Wednesday, February 24, 2016
Bullies: A Friendship by Alex Abramovich
I received an ARC of this book from the publisher in exchange for an honest review. This did not effect my opinion of the book or my review itself.
Alex Abramovich's memoir is centered around an unusual subject. He tracks down the person he remembers as being his childhood bully, Trevor, to find out what his life is like now, and they end up becoming friends.
Trevor is living in Oakland, the head of a motorcycle club known as the East Bay Rats. After Alex visits, he ends up moving to Oakland with his then-fiancee, and becomes the "embedded" recorder of the life of Trevor and his East Bay Rats.
This book is about so many topics, and Abramovich writes about all of them with knowledge and skill. Bullies is about childhood, forgiveness, morals, loyalty, poverty, the unreliability of our memories, the power of our past, masculinity, violence, freedom, and politics. It covers both the decline and gentrification of Oakland, the Occupy Oakland movement,and a local murder and subsequent trial.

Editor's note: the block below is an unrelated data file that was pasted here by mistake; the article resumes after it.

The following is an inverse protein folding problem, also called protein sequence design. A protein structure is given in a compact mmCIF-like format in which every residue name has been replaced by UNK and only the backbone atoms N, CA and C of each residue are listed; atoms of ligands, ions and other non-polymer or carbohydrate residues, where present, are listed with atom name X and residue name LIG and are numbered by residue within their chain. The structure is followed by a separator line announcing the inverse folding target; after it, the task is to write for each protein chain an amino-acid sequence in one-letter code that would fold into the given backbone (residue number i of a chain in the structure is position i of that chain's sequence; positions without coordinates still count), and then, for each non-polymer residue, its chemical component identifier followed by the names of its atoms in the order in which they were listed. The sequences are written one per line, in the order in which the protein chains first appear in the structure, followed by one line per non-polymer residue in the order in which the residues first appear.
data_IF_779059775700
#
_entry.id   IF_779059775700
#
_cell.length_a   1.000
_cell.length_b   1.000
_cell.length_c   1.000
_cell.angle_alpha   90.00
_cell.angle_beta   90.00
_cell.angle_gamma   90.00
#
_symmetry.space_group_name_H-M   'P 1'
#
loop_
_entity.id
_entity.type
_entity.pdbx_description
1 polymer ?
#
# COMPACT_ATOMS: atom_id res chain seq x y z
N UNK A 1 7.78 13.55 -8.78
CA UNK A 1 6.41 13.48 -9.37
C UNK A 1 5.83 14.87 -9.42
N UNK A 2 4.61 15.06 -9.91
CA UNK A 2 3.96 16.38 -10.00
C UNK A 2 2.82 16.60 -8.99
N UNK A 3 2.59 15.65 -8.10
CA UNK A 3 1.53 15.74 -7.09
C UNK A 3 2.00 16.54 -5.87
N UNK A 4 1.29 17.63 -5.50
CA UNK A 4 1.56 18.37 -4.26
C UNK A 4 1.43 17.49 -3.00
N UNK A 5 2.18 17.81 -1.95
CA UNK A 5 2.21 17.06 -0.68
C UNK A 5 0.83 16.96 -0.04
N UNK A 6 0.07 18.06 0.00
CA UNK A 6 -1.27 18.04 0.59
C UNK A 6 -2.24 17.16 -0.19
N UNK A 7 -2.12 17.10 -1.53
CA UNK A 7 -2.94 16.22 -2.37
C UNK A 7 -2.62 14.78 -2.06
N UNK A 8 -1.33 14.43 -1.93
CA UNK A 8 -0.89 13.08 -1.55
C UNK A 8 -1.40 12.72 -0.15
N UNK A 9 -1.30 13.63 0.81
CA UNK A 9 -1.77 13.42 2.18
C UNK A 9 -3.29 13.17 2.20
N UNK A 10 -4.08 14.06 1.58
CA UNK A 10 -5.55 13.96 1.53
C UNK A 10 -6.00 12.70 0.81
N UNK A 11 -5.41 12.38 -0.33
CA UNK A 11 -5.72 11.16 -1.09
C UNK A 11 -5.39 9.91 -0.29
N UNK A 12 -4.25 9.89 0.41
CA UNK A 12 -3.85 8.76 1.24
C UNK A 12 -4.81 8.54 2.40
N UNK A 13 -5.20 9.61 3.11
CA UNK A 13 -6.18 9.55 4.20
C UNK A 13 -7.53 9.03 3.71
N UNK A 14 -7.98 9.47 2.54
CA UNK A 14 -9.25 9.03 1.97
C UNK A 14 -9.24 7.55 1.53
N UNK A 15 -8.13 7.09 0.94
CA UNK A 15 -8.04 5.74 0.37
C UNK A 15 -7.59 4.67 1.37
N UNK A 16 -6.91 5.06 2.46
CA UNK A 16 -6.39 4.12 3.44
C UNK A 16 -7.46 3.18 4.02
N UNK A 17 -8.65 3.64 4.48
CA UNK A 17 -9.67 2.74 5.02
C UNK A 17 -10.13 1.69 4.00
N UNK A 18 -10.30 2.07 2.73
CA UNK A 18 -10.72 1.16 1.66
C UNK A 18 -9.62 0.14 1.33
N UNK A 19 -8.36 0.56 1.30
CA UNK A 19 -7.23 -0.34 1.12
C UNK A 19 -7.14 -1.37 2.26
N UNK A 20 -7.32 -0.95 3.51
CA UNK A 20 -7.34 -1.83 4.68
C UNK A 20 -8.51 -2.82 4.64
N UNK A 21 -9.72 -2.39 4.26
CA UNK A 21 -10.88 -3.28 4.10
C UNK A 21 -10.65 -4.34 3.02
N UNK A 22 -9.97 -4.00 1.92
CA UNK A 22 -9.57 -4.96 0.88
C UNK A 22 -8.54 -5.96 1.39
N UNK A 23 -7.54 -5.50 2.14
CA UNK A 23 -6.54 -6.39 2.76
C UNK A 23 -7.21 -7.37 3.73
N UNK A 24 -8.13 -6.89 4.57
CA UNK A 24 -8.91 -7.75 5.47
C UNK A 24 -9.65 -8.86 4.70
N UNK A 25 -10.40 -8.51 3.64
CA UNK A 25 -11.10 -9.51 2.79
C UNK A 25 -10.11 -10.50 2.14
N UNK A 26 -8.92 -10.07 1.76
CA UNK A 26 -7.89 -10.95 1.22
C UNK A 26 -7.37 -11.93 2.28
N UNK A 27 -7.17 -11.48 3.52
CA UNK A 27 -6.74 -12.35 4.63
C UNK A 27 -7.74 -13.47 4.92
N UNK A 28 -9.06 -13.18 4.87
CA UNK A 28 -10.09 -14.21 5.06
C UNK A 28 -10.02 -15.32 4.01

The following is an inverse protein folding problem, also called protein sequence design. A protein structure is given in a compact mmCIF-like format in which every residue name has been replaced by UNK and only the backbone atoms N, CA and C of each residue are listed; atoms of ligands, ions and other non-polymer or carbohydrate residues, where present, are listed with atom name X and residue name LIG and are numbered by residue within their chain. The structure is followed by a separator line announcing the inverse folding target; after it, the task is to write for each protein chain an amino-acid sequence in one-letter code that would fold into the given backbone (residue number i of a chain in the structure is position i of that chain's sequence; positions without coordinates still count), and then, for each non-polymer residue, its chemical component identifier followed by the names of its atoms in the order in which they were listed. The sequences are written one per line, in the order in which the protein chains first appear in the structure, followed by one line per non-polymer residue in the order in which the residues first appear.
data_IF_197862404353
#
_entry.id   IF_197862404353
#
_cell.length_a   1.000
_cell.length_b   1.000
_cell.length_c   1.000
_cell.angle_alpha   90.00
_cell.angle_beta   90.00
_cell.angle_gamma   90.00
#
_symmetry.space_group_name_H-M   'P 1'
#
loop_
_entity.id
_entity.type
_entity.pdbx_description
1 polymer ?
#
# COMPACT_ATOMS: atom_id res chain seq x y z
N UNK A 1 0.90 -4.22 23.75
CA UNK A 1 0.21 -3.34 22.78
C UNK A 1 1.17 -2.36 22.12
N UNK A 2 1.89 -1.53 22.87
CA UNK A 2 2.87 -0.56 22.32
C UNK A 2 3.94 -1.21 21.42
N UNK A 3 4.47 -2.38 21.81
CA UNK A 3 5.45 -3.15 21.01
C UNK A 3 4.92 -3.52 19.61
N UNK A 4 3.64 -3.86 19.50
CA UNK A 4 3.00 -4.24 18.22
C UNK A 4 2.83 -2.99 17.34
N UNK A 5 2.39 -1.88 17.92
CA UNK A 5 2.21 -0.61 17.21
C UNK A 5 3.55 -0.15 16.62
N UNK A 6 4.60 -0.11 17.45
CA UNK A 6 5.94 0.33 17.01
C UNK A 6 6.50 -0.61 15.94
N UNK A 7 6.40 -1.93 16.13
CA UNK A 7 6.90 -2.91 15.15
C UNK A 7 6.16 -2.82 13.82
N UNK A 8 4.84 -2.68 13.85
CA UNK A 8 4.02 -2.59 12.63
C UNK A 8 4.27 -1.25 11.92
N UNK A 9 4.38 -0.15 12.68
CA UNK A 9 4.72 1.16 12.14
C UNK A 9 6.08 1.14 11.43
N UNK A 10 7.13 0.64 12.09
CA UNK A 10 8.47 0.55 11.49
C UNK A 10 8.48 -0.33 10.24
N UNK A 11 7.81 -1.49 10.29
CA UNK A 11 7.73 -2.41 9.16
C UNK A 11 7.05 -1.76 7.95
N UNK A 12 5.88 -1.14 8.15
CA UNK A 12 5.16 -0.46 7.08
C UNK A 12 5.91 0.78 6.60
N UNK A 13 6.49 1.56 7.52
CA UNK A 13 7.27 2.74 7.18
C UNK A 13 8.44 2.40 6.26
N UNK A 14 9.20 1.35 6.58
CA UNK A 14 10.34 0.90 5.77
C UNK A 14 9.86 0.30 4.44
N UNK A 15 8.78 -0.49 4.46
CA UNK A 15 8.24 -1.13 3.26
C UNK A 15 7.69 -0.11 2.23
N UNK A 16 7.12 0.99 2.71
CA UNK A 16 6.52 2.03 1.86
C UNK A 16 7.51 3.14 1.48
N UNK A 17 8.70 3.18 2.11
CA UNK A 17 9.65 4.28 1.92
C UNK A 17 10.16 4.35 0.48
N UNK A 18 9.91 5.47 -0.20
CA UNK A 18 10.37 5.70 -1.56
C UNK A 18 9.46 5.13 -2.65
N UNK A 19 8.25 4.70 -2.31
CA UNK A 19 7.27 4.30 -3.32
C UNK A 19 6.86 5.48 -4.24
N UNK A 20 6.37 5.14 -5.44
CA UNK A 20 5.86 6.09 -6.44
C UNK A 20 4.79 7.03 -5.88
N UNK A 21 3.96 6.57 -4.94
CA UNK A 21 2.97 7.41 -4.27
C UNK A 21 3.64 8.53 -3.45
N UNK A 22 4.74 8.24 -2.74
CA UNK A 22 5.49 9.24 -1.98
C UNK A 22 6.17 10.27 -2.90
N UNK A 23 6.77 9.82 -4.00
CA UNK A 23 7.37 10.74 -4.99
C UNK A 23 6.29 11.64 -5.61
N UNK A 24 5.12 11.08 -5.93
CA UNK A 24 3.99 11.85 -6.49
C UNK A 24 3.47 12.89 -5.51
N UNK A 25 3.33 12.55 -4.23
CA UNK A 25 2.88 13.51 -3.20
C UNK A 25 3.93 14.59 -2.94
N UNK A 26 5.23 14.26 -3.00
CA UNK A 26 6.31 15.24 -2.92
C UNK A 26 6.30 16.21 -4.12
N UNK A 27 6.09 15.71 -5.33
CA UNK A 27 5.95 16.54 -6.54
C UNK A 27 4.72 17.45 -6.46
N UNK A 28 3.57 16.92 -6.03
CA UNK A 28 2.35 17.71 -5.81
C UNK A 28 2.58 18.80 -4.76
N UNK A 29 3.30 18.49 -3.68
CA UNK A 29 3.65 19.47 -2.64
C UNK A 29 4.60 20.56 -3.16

But these weighty topics, as many as there might be, never get lost, or short-shifted. Abramovich weaves them all together, to tell a story about not only the impact we have on others, and on our environment, but the impact others, and our environment, have on us.